Anger and grief do not make for a good mixture. When someone is angry it only makes it more frustrating to have to contend with a grieving person. Conversely, when a person is grieving, the last thing he or she needs is to contend with someone who’s angry. Yet, today, as women and men grow ever more sensitive to issues of gender, that is what, to a large part, we have to look forward to, anger and grief contending with each other.
During the past 25 years, feminism has been a major influence within the Western world. It is not, however, a monolithic phenomenon. The word “feminist”, like the word “catholic”, has as many variations as it has individuals committed to its credo. Many kinds of things emanate from feminist circles.
Despite this, there is a common denominator, anger. To be committed to feminist consciousness is to be, at some point, angry. This is not surprising. What feminism helps set free is, in the metaphorical language of some feminist circles, the anger of the frustrated goddess. What does this mean?
We all carry within us the Imago Dei, the image of God. We are born the divine child and this, whether we admit it or not, colours every aspect of our lives. It is written into our bodies, our hearts, our minds, our souls, and our feelings. We are gods and goddesses, kings and queens, mothers and fathers, called to create, order, nurture, and bless. This is true of both sexes, women and men. We have the same stamp of divinity within us, the same archetypal brand, and, from it, comes our mutual vocation – create, order, nurture, bless.
Feminist consciousness tells us that, for many centuries now, women have been partially (and sometimes largely) frustrated in this. Their call to create, order, nurture, and bless has been too often denied them, denigrated, constricted to a very small arena, and abused or usurped by men. The Imago Dei within them, the goddess, has been frustrated. Now that goddess is angry.
That anger, like feminism itself, is complex. There is proportionate anger (measured anger at specific injustices); ideological anger (politically incited and politically correct anger – “the anger of the great march”, in Milan Kundera’s phraseology); neurotic anger (“All of my personal unhappiness is political and the political has destroyed all of my happiness!”); and archetypal anger (anger that touches the psychic imprint within which are banked all the frustrations of women throughout the centuries).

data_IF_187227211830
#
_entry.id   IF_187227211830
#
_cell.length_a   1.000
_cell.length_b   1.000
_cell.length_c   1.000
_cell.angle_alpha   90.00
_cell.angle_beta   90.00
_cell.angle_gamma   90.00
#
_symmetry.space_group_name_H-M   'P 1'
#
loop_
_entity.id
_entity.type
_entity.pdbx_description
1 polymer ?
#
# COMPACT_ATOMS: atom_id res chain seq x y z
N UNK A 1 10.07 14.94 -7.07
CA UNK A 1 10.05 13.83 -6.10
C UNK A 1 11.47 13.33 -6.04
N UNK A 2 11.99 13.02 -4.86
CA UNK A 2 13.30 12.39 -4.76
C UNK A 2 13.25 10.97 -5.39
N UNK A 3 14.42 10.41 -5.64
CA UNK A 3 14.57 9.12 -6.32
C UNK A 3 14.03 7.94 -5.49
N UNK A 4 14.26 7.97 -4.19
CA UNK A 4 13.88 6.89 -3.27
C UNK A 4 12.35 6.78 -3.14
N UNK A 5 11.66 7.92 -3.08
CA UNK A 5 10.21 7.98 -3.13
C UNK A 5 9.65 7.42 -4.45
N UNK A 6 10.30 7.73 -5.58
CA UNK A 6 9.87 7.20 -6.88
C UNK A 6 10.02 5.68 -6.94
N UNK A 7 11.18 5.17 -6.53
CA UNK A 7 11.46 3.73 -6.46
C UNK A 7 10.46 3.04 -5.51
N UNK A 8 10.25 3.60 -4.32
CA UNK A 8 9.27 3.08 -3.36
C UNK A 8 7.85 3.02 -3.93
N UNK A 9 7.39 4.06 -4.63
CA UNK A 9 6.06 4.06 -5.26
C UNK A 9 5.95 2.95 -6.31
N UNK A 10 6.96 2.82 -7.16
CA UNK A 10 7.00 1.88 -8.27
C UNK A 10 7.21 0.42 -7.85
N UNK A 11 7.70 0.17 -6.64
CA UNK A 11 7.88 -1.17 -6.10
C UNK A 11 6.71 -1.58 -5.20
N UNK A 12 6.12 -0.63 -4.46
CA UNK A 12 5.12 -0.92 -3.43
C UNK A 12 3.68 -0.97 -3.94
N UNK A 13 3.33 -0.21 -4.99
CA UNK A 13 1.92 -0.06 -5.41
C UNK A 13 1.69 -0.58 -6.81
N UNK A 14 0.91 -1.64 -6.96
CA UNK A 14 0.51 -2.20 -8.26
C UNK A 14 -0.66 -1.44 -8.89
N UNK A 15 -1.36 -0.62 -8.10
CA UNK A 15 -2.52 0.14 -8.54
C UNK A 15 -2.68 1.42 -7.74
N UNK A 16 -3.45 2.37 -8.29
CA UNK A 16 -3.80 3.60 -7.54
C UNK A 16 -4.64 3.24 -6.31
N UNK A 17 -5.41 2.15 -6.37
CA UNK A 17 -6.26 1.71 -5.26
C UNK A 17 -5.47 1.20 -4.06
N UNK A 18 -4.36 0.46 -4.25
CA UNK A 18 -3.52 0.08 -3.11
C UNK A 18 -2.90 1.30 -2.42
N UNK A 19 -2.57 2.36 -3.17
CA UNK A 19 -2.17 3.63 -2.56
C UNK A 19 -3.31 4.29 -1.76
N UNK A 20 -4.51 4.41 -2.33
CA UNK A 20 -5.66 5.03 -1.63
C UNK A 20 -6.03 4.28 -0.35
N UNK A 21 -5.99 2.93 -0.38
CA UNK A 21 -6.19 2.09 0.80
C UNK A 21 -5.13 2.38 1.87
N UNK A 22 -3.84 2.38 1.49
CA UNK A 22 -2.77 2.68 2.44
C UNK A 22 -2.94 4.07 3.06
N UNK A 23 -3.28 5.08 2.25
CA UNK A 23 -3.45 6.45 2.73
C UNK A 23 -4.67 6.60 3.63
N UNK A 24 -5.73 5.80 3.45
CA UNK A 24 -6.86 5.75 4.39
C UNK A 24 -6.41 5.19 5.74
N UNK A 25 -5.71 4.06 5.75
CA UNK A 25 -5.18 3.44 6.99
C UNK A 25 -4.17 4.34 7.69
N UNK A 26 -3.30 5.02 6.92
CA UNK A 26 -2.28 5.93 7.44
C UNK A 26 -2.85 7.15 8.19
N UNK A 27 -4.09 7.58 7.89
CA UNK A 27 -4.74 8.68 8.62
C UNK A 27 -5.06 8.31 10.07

When anyone is angry, normally there is some mix of all of these. Feminists are no exception. However, it is the last kind, archetypal anger, which is important here. When someone looks at feminism today and asks: “Why are you so angry? Isn’t your anger really out of proportion to its proximate causes?” that someone does not understand archetypal anger, the anger that is the tip of a pine cone that is releasing the frustration of the centuries.
That, though, is also the case with men’s grief. It is interesting, when men’s groups meet the dominant feeling that surfaces is not anger, but grief, sadness. There are many tears at “gatherings of men”. This grief, like anger within feminist circles, has many roots: grief for the father that the industrial revolution took away from his son; grief for the loss of the primal circle of intimacy with the mother that coming to male identity necessarily takes away from the male; grief for the gender depression that results from not knowing how to act in such a way that it feels good to be a man; and, especially, archetypal grief, grief that touches the psychic imprint within which are banked all the losses of men throughout the centuries.
When a man cries he too is the tip of a pine cone … through which seep the tears of every coal miner who has ever died of black lung, of every 19 year old soldier who ever left home to die in a strange country in a heartless war, and of every man who ever had to kill an animal or an enemy.
When someone stands before a man today and says: “Why are you so chronically sad? Why are your suicide rates thirty times those of women?” that person is not understanding archetypal grief.
Archetypal anger and archetypal grief do not make a good mix. But it is vital that they be understood if we, as men and women, are ever to come to a nurturing and tender mutuality which can help heal the centuries old wounds of both women and men.